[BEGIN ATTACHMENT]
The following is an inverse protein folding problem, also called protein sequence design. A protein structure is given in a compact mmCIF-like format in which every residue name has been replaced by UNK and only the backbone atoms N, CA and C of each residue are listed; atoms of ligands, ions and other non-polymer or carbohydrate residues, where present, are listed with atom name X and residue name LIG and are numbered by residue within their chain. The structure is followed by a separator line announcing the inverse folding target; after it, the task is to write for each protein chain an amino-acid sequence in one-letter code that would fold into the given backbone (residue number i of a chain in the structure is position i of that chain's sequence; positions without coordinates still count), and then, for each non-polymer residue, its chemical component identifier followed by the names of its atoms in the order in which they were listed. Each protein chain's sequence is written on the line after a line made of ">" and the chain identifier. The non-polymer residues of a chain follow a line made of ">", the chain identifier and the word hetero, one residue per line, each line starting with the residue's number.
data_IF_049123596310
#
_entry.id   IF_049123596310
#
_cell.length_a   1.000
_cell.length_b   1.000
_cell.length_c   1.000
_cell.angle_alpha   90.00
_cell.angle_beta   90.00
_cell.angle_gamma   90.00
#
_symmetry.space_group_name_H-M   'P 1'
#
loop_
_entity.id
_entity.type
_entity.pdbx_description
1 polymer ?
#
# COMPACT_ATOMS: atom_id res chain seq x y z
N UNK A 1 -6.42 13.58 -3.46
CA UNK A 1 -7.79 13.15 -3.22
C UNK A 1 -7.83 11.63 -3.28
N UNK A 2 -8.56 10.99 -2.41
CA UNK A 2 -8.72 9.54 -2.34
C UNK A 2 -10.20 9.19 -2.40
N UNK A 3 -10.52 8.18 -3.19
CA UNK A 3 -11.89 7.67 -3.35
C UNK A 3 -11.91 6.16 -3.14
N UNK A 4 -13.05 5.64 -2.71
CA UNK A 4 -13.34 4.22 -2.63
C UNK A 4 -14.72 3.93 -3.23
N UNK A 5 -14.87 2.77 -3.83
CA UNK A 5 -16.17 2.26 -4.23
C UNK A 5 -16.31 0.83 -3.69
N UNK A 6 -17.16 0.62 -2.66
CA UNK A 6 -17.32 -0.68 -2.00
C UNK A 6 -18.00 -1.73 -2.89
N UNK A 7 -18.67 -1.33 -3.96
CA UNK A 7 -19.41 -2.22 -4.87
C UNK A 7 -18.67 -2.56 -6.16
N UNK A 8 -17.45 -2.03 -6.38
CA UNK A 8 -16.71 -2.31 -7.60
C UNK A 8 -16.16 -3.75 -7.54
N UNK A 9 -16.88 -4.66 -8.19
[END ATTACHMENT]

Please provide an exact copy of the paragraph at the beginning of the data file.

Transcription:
The following is an inverse protein folding problem, also called protein sequence design. A protein structure is given in a compact mmCIF-like format in which every residue name has been replaced by UNK and only the backbone atoms N, CA and C of each residue are listed; atoms of ligands, ions and other non-polymer or carbohydrate residues, where present, are listed with atom name X and residue name LIG and are numbered by residue within their chain. The structure is followed by a separator line announcing the inverse folding target; after it, the task is to write for each protein chain an amino-acid sequence in one-letter code that would fold into the given backbone (residue number i of a chain in the structure is position i of that chain's sequence; positions without coordinates still count), and then, for each non-polymer residue, its chemical component identifier followed by the names of its atoms in the order in which they were listed. Each protein chain's sequence is written on the line after a line made of ">" and the chain identifier. The non-polymer residues of a chain follow a line made of ">", the chain identifier and the word hetero, one residue per line, each line starting with the residue's number.